The result of running the analyser phase of the system is a solver specification which specifies a solver tailored to the analysed problem model.

### 2.2 The generator

The generator reads the solver specification produced by the analyser and constructs a specialised constraint solver accordingly. It may modify an existing solver, or synthesise one from scratch. The generated solver has to conform to the solver specification, but beyond that, no restrictions are imposed. In particular, the generator does not guarantee that the generated specialised solver will have better performance than a general solver, or indeed be able to solve constraint problems at all – this is encoded in the solver specification.

In addition to the high-level design decisions fixed in the solver specification, the generator can perform low-level optimisations which are specific to the implementation of the specialised solver. It could for example decide to represent domains with a data type of smaller range than the default one to save space.

The scope of the generator is not limited to generating the source code which implements the specialised solver, but also includes the system to build it.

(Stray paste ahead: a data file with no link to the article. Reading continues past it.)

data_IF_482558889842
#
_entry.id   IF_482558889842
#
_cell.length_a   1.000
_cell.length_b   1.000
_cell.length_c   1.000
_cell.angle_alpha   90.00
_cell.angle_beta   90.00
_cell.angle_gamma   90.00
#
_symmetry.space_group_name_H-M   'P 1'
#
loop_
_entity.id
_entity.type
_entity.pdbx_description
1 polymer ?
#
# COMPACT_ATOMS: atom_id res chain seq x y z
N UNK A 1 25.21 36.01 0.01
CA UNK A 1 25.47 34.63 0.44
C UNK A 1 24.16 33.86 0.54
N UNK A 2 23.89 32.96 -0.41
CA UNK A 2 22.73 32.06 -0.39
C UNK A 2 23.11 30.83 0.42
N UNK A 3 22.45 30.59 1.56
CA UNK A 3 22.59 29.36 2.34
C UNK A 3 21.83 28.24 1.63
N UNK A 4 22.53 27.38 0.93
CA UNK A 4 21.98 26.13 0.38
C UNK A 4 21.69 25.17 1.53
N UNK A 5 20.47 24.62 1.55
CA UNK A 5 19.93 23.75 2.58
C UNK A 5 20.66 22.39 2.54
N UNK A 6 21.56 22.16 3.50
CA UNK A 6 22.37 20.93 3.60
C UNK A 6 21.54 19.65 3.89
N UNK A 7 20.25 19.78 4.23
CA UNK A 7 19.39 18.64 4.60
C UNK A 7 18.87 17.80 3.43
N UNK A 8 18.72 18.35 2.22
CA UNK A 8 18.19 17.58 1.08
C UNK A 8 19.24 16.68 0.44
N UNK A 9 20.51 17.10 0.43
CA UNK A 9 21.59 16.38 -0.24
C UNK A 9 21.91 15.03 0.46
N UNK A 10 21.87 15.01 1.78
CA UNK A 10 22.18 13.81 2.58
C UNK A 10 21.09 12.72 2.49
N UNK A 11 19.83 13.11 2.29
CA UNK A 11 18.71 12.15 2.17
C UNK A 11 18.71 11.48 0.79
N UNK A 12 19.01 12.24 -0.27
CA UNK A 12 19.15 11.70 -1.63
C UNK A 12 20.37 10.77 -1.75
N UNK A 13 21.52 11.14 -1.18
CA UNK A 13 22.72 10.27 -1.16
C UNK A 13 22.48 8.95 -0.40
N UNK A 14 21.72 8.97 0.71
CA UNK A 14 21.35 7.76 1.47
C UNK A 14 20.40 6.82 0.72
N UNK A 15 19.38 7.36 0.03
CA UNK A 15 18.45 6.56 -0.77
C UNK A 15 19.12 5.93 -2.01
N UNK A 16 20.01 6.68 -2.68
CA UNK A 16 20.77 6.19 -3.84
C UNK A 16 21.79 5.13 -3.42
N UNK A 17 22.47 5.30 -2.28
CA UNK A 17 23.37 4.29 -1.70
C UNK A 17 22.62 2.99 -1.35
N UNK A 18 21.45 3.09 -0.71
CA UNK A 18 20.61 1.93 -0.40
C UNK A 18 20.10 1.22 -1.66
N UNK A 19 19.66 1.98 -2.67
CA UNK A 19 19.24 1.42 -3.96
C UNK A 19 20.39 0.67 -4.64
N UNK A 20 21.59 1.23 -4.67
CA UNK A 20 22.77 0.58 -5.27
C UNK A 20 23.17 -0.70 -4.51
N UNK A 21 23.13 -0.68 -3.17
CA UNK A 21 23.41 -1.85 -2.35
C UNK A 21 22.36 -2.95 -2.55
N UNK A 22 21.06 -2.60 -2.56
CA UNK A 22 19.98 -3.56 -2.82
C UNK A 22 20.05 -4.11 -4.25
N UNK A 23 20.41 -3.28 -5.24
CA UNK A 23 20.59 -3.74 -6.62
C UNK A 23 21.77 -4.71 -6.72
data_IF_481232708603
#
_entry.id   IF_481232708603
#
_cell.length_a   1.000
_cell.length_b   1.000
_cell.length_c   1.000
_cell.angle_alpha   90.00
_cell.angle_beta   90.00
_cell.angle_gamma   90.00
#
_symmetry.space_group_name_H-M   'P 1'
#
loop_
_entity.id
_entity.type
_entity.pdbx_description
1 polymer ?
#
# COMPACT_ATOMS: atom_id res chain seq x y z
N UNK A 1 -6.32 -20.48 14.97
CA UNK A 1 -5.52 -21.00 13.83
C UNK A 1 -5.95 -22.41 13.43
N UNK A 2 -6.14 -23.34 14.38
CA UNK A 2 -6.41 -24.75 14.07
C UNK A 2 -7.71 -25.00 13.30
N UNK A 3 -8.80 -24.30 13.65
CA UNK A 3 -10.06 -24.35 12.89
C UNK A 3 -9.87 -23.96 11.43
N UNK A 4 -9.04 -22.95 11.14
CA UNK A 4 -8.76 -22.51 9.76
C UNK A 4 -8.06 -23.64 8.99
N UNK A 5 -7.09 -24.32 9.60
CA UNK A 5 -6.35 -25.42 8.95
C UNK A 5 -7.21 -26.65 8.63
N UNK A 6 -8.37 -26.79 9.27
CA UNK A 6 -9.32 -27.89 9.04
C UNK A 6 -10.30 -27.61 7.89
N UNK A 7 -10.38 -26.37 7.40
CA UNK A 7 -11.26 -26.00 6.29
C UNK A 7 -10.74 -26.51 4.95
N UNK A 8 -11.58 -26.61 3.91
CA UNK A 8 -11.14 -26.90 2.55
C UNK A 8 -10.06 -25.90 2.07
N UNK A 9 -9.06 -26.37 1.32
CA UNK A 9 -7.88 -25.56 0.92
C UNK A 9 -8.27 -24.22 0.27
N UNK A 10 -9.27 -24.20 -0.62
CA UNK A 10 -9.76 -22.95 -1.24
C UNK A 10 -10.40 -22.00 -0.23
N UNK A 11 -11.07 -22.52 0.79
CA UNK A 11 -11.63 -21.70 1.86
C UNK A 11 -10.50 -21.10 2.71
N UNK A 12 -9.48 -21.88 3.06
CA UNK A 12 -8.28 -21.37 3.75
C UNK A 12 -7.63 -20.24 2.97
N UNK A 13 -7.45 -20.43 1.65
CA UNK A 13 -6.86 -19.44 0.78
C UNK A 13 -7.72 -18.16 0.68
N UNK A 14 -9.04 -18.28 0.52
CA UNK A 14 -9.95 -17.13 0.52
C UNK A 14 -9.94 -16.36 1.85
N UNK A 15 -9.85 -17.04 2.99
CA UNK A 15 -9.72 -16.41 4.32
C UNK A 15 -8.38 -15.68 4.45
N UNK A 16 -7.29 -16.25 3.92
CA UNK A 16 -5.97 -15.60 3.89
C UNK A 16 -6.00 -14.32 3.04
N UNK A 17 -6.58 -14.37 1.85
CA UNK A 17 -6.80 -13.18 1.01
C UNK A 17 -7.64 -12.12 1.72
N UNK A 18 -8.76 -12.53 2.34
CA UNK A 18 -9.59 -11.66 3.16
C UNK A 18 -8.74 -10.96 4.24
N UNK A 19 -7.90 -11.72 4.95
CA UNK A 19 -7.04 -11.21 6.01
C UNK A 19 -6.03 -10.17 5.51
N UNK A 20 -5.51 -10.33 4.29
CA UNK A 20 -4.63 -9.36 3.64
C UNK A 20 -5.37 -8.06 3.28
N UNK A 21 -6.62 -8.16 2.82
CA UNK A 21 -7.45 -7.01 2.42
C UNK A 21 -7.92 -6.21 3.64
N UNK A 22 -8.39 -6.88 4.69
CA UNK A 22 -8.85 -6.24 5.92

The result of running the generator phase of the system is a specialised solver which conforms to the solver specification.

## 3 Preliminary implementation and experimental results

We have started implementing the design proposed above in a system which operates on top of Minion [9]. The analyser reads Minion input files and writes a solver specification which describes the constraints and the variable types which are required to solve the problem. It does not currently create a metamodel of the problem. The generator modifies Minion to support only those constraints and variable types. It furthermore does some additional low-level optimisations by removing infrastructure code which is not required for the specialised solver. The current implementation of Dominion sits between the existing Tailor and Minion projects – it takes Minion problem files, which may have been generated by Tailor, as input, and generates a specialised Minion solver.

The generated solver is specialised for models of problem instances from the problem class the analysed instance belongs to. The models have to be the same with respect to the constraints and variable types used.

Experimental results for models from four different problem classes are shown in Figure 2. The graph only compares the CPU time Minion and the specialised solver took to solve the problem; it does not take into account the overhead of running Dominion – analysing the problem model, generating the solver, and compiling it, which was in the order of a few minutes for all of the benchmarks.

The problem classes Balanced Incomplete Block Design, Golomb Ruler, -Queens, and Social Golfers were chosen because they use a range of different constraints and variable types. Hence the optimisations Dominion can perform are different for each of these problem classes. This is reflected in the experimental results by different performance improvements for different classes.